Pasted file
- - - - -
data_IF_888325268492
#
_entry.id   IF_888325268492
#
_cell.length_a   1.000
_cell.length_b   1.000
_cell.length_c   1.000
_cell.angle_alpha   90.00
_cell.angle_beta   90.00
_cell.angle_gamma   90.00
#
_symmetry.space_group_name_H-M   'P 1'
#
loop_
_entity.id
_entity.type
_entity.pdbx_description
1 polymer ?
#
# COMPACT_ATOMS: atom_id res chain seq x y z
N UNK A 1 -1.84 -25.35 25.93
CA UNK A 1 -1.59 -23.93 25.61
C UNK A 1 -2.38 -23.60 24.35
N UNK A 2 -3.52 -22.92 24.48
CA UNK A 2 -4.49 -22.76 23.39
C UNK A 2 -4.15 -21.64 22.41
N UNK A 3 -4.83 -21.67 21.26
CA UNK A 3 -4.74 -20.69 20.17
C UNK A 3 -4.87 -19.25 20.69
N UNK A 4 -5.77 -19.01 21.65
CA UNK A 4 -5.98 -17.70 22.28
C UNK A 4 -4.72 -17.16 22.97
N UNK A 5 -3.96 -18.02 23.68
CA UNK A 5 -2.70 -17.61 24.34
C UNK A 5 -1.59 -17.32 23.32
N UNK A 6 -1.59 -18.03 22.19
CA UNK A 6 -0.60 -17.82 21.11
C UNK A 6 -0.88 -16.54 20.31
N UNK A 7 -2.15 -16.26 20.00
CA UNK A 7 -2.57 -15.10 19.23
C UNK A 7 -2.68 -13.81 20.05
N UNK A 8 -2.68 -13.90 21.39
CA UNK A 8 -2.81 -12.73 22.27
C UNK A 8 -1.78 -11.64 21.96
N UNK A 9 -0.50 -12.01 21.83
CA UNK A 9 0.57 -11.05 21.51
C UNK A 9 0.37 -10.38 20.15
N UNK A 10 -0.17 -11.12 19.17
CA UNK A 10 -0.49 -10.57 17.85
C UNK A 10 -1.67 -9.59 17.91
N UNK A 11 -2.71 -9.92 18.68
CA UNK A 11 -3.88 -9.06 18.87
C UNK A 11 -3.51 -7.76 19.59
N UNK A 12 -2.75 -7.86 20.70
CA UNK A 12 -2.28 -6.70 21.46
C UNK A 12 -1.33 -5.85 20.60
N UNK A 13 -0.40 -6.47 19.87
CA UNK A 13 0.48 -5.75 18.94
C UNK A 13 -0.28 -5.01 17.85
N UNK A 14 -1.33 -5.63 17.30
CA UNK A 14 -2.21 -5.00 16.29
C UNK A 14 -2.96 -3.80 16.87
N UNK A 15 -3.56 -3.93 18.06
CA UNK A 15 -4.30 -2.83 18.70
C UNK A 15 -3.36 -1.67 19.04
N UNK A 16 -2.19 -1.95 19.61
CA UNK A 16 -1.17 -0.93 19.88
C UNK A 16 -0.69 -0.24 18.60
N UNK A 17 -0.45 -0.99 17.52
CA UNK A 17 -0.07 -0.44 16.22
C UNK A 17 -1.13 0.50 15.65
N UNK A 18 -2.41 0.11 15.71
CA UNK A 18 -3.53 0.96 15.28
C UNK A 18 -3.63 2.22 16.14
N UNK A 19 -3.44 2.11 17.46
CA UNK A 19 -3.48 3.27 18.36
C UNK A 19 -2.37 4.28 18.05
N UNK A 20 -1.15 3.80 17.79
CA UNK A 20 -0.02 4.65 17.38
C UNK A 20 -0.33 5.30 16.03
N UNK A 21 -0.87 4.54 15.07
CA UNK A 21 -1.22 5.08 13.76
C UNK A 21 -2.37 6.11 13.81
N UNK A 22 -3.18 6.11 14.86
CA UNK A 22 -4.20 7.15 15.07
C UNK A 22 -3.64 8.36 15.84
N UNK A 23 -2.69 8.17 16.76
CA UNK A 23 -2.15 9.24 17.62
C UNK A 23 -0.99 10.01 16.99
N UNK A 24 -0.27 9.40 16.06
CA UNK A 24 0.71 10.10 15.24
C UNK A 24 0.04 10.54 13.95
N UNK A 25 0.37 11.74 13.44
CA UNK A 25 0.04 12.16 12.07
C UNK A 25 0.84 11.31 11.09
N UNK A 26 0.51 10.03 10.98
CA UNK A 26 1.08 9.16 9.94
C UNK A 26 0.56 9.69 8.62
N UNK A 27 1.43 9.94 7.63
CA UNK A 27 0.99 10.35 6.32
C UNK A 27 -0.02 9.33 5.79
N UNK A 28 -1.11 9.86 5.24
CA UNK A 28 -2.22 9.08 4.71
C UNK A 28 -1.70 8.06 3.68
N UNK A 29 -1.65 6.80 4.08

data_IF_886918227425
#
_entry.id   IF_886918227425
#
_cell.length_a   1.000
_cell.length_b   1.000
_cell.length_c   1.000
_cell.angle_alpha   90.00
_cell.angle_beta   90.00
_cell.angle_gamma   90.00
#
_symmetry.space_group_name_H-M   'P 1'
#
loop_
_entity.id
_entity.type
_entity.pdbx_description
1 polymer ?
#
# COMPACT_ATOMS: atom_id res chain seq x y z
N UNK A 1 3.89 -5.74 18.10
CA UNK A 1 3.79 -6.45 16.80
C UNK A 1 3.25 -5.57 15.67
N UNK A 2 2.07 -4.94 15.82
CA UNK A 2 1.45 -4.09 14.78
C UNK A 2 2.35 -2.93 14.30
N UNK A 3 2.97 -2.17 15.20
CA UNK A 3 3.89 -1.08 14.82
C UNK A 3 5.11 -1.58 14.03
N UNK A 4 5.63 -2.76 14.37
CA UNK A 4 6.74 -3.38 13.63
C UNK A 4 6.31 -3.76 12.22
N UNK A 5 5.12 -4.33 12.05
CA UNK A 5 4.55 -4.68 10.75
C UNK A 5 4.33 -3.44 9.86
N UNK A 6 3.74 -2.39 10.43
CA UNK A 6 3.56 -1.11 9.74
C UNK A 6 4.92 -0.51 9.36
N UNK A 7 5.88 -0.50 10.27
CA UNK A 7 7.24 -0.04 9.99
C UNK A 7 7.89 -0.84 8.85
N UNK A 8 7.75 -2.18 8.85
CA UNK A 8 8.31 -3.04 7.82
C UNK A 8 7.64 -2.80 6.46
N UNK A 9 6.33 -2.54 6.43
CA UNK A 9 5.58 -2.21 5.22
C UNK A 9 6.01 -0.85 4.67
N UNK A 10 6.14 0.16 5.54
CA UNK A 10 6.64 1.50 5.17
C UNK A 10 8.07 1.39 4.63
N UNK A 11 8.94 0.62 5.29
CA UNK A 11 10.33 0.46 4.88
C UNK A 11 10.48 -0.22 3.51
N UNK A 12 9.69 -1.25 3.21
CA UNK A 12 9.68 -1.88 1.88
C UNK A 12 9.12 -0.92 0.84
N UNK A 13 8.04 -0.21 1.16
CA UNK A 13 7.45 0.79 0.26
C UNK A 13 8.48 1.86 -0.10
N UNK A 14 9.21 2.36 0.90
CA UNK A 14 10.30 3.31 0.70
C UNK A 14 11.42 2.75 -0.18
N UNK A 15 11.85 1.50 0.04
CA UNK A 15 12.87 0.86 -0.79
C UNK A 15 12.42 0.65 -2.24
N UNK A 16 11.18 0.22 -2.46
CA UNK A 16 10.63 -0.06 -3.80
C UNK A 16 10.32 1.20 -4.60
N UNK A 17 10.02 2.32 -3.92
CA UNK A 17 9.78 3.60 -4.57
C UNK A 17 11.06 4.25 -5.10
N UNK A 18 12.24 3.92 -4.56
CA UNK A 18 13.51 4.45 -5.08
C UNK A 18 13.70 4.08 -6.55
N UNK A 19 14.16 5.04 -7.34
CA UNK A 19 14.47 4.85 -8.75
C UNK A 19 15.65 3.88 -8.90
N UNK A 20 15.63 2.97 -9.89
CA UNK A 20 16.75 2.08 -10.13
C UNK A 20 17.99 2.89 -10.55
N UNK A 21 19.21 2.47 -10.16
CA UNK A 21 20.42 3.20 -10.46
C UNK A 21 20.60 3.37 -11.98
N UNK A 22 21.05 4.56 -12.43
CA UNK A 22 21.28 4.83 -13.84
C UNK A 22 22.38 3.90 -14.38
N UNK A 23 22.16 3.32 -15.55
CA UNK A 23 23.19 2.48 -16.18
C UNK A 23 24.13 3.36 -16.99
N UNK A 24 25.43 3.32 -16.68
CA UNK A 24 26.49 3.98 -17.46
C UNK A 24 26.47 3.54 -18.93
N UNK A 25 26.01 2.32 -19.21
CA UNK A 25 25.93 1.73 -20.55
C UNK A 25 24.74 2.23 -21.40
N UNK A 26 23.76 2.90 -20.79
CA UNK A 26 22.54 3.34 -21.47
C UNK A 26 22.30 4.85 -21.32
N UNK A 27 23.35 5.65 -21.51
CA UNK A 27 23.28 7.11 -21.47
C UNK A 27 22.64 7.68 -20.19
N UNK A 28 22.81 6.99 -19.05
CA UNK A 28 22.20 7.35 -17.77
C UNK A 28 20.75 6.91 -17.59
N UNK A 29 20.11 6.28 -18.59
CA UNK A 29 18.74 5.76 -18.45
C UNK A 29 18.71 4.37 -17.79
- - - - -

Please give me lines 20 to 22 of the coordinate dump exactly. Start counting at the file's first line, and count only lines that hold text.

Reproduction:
# COMPACT_ATOMS: atom_id res chain seq x y z
N UNK A 1 -1.84 -25.35 25.93
CA UNK A 1 -1.59 -23.93 25.61